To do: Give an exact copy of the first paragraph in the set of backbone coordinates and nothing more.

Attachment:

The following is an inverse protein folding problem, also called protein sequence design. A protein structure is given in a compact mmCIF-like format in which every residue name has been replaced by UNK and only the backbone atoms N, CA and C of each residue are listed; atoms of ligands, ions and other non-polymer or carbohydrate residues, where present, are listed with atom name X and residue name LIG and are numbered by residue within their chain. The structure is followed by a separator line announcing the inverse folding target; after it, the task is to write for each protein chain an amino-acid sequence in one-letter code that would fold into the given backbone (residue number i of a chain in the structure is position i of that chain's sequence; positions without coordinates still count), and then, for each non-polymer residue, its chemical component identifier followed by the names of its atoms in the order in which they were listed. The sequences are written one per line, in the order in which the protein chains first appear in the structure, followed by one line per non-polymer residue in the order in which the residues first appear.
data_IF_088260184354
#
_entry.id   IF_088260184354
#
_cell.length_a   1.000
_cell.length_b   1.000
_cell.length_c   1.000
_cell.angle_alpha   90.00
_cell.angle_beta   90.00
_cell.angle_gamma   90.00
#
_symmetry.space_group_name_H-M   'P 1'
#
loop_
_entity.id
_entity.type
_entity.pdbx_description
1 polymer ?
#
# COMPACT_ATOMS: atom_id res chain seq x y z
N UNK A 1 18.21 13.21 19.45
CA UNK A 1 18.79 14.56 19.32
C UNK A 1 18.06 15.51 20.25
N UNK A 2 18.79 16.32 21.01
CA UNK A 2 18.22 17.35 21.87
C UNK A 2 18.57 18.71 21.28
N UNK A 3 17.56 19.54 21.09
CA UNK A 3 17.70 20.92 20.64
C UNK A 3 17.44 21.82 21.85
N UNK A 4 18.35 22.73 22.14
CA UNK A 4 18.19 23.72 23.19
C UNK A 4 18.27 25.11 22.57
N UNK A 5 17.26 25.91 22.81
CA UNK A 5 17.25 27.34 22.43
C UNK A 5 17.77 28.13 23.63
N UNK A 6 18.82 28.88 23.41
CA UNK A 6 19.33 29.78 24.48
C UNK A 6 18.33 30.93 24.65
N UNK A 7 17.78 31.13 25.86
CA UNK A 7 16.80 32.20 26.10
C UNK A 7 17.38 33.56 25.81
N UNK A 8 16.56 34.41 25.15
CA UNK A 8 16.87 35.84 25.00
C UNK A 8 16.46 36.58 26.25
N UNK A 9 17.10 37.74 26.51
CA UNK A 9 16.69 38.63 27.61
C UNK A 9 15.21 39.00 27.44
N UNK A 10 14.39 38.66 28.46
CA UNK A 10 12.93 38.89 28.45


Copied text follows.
The following is an inverse protein folding problem, also called protein sequence design. A protein structure is given in a compact mmCIF-like format in which every residue name has been replaced by UNK and only the backbone atoms N, CA and C of each residue are listed; atoms of ligands, ions and other non-polymer or carbohydrate residues, where present, are listed with atom name X and residue name LIG and are numbered by residue within their chain. The structure is followed by a separator line announcing the inverse folding target; after it, the task is to write for each protein chain an amino-acid sequence in one-letter code that would fold into the given backbone (residue number i of a chain in the structure is position i of that chain's sequence; positions without coordinates still count), and then, for each non-polymer residue, its chemical component identifier followed by the names of its atoms in the order in which they were listed. The sequences are written one per line, in the order in which the protein chains first appear in the structure, followed by one line per non-polymer residue in the order in which the residues first appear.